Oil companies face millions in fines
BISMARCK (AP) -- Nineteen oil companies working in North Dakota's oil patch face fines totaling several million dollars for failing to protect waste pits from spring flooding, state regulators and health officials said Wednesday.
Lynn Helms, the director of the state Department of Mineral Resources, told The Associated Press that 47 waste ponds were swamped this spring by meltwater from one of the state's snowiest winters on record.
The waste pit breaches came after widespread warnings of the spring flood potential following heavy snowfall across the state. Williston, in the heart of the state's oil patch, had nearly 100 inches of snow this year, topping the previous high of about 95 inches set in 1895, the National Weather Service said.
Helms said at least five swamped sites will be fined more than $500,000 each because no action was taken to prevent the spills.
"Their response to the cleanup also was very slow or inadequate," he said.
Owners of 40 of the sites will be fined a minimum of $12,500, he said.
Complaints against the companies will be filed soon, and the total amount of the combined fines is still being tallied, officials said Wednesday.
Runoff from the waste pits, which are about the size of a large swimming pool and can contain oil, diesel, drilling muds and chemicals, has not threatened drinking water sources, said Dennis Fewless, director of water quality for the state Health Department.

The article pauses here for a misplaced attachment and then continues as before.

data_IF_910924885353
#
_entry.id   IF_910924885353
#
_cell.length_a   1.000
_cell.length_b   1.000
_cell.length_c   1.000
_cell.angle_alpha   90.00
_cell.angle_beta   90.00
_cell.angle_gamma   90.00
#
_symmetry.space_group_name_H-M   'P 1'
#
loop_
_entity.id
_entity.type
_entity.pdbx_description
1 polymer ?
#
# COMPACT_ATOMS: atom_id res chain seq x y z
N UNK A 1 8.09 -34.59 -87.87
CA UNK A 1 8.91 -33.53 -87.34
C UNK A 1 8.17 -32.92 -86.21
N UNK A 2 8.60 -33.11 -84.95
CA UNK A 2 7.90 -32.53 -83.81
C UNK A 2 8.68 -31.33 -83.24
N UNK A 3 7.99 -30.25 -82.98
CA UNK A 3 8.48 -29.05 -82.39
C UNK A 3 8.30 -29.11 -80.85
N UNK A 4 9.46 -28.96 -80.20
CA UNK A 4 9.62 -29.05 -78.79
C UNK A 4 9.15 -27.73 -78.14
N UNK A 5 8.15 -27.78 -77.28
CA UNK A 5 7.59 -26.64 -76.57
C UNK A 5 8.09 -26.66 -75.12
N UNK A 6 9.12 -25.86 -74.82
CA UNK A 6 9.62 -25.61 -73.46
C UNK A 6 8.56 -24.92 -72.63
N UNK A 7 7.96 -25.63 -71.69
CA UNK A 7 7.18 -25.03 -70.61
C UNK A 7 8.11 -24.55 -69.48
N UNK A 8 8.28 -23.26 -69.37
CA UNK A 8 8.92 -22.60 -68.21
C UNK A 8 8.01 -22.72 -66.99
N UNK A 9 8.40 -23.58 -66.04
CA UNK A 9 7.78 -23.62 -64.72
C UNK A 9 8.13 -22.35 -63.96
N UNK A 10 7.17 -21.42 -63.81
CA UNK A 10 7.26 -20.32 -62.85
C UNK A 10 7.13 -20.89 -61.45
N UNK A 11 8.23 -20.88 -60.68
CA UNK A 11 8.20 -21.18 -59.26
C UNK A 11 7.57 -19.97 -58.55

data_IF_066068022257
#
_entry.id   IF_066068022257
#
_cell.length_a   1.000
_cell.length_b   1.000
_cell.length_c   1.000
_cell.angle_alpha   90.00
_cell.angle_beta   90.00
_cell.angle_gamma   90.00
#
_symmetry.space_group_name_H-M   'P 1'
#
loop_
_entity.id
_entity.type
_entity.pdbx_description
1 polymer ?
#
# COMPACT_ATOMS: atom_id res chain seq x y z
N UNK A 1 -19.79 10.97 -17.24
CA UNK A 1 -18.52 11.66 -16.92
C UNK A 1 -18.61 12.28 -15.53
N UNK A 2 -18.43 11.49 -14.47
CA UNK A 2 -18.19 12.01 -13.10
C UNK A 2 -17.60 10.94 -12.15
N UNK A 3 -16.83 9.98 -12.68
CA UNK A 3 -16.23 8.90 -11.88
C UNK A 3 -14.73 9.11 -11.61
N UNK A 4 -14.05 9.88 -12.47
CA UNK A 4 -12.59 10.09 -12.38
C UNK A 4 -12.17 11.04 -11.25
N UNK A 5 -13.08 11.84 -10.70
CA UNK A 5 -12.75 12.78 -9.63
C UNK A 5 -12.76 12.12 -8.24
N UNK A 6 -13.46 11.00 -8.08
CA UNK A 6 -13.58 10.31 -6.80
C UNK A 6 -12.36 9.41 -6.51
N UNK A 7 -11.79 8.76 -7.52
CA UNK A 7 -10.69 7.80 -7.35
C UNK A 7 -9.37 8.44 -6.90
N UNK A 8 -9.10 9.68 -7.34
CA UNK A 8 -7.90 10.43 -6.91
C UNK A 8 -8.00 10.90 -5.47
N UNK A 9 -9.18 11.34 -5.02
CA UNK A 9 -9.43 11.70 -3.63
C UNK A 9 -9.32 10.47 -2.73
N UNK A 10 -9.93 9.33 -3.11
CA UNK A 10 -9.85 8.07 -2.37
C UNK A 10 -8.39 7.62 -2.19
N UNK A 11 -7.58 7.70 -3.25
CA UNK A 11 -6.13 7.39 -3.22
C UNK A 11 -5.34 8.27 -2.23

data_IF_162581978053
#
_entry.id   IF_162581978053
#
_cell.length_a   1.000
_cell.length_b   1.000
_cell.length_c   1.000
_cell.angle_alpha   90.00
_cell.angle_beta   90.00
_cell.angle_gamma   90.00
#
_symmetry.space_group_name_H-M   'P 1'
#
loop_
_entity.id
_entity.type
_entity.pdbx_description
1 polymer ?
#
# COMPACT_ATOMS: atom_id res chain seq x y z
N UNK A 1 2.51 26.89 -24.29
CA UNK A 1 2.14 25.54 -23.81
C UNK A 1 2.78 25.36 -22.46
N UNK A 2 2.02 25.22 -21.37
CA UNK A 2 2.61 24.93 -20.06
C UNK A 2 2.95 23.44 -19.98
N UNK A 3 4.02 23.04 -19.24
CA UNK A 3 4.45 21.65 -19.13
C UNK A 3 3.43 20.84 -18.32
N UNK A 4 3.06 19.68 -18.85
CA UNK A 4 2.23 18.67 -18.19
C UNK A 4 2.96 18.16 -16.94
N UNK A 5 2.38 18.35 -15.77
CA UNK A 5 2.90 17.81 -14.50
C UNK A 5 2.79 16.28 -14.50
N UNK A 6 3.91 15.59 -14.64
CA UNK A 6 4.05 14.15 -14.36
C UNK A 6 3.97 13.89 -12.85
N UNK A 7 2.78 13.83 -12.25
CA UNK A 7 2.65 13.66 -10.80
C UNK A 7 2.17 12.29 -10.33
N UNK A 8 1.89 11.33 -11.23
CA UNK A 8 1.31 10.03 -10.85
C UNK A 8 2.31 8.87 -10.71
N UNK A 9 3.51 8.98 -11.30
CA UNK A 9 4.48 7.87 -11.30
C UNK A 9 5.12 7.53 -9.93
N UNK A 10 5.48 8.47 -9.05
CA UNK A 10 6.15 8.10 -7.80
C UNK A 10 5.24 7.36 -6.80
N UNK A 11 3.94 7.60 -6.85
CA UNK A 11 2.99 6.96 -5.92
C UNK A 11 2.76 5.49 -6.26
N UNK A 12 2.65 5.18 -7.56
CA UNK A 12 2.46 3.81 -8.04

"Having said that, there will be a continual process of testing," he said.
Cleanup is still going on at many of the spill sites and could take months, officials said. They said the number of polluted acres is still unknown.
Glenn Wollan, a field supervisor with the North Dakota Oil and Gas Division, said New York City-based Hess Corp. accounted for nearly a third of the reported spills. Hess is one of the oldest operators in North Dakota's oil patch, first tapped 60 years ago.
Runoff from one site owned by Hess in Williams County made its way to Lake McCleod, near Ray, officials said.
Representatives for Hess did not immediately return calls for comment Wednesday. The company has said before that the bulk of their reported spills were contained at the site where they occurred.
Hess has said that less than three barrels of oil or drilling mud made it into Lake McCleod, and that cleanup was being done to skim pollution off the lake.
Regulators warned oil companies by telephone and by letter to in March to build dikes and take other precautions to prevent overflow of the open pits due to runoff.
Fewless, of the state Health Department, said some companies appear to have ignored the warnings.
"Frankly, some of these companies didn't feel we could get this amount of runoff, but Mother Nature proved we can," he said.